|An Androgynous Visage|
Retracing my romance with the Kuan Yin images, I discovered Martin Palmer and Jay Ramsay's book on the Chinese goddess of compassion. They described the historical transformation of a male deity into a goddess. Although theirs was the most comprehensive exploration I had found, I still preferred the androgyne interpretation. These passages were most consistent with my deepest understanding of this ancient Chinese metaphor. Added emphasis appears in red, and my reactions are enclosed in a box: (Note 117)
Chinese mythology in its earliest forms appears to have been neither patriarchal nor matriarchal, but was what Riane Eisler has called gylanic - a world where male and female were equal. Other legends of China reinforce this, as does climbing the oldest and most sacred of the Taoist Sacred Mountains of China, T'ai Shan. All the way up the sacred path leading to the summit of this extraordinary mountain are shrines and statues of the great goddess of the mountain. . . .
Amongst the host of legends about her, one recounts that she and her brother, the Jade Emperor, the rulers of Heaven, descended to Earth on T'ai Shan. Here they brought to life all the creatures and plants, birds and fishes. From this mountain streamed forth life in its multitudinous forms. Last of all, the goddess made human beings. Made them, not gave birth to them, for there seems to be no tradition in China of an earth mother figure. As brother and sister the god and goddess ruled the world from the mountain before ascending again. . . .
The role of women in the sphere of the divine in ancient China, before Confucian values came to influence Chinese society from the fourth century BC onwards, seems to bear out Eisler's vision of the existence of a culture in which men and women were equal. There is no evidence that I have seen to show that any form of matriarchal society existed in China in any major way. Rather, it was a society of equals. This seems to be borne out by the fact that both men and women were considered capable of being shamans - vehicles for communication between the spirit world and the material world. . . .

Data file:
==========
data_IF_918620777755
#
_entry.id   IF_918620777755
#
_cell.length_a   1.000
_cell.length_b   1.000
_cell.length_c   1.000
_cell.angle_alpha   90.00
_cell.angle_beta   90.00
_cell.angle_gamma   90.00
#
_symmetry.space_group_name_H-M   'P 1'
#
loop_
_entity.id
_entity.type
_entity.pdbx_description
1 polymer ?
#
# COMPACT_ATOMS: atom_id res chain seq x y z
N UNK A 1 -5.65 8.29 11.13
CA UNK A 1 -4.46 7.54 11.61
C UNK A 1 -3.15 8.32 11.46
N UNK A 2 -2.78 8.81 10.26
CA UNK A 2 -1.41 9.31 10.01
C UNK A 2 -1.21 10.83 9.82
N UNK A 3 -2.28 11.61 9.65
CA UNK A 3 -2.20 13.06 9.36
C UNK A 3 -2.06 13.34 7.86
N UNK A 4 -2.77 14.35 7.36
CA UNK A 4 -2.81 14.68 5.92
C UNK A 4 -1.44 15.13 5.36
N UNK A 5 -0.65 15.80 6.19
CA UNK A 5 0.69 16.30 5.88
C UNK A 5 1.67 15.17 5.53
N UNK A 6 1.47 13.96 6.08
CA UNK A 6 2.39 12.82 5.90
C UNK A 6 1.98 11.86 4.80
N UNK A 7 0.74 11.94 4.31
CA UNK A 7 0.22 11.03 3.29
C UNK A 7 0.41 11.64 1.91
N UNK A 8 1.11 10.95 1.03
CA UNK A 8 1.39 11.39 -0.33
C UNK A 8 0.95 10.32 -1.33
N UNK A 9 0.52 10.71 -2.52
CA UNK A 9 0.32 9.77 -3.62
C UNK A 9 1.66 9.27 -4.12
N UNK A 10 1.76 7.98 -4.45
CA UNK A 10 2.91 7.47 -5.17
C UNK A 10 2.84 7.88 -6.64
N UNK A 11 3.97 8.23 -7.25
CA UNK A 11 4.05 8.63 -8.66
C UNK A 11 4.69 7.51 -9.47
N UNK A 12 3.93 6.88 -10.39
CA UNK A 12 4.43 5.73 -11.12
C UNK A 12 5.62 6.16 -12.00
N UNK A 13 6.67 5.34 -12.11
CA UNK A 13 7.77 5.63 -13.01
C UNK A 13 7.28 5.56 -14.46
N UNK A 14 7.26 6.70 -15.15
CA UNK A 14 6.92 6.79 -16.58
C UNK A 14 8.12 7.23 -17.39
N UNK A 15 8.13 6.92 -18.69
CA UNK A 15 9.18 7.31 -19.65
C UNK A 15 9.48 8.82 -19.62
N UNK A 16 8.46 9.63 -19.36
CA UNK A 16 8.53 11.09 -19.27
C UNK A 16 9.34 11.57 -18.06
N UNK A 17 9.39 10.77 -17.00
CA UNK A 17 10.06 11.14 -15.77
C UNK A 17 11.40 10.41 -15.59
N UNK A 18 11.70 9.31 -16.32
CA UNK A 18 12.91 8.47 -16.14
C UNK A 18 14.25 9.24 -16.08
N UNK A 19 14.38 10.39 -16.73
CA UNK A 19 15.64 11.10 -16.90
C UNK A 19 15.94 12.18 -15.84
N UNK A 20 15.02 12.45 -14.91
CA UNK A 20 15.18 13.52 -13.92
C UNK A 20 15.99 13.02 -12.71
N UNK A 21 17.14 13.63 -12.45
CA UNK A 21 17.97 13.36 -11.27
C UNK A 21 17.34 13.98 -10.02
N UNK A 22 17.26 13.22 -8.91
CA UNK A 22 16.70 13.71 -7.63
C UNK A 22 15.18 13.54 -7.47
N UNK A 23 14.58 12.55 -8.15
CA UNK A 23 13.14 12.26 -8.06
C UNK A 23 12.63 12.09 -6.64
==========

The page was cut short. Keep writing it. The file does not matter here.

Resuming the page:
China would seem to present us with a very different model from that posited by many scholars or explorers of the divine feminine. It posits a world in which male and female deities as well as male and female shamans/religious figures worked together. This continued in some form or another at least until the fifth century BC when the firm hand of Confucian patriarchy began to exclude the feminine and the shamanistic - indeed the whole emotional world was sacrificed to the demands of law, order, filial piety and control. . . .
Yet the deep seated sexism of all patriarchal religions is hard to dislodge. Thus it is that many studies of Kuan Yin in Chinese will stress that she is only in female form because this world is so corrupt and degenerate that this is the only way Kuan Yin can be understood. Those writers claim that once she does leave the world of suffering and struggle and enters Nirvana, she will revert to her male form: 'After considering all divergent views and historical facts, it would perhaps be safe to say that Kuan Yin was a female while on earth but turned a male after ascending to Heaven.' . . .
This creation of a female Kuan Yin was revolutionary. The Chinese took basic ideas surrounding a male deity, albeit an androgynous one with 'feminine' attributes such as compassion, and turned this around to make the deity female. They created entirely new forms of statues, unlike anything which had previously been seen in China, remarkable for their depiction of a gentle, feminine deity. Such revolutionary developments do not drop from the sky! They emerge from interaction with models which supply ideas and stimulus. It is clear that one of the stimuli in the emergence of Kuan Yin's images was the encounter with statues or paintings of Mary. . . .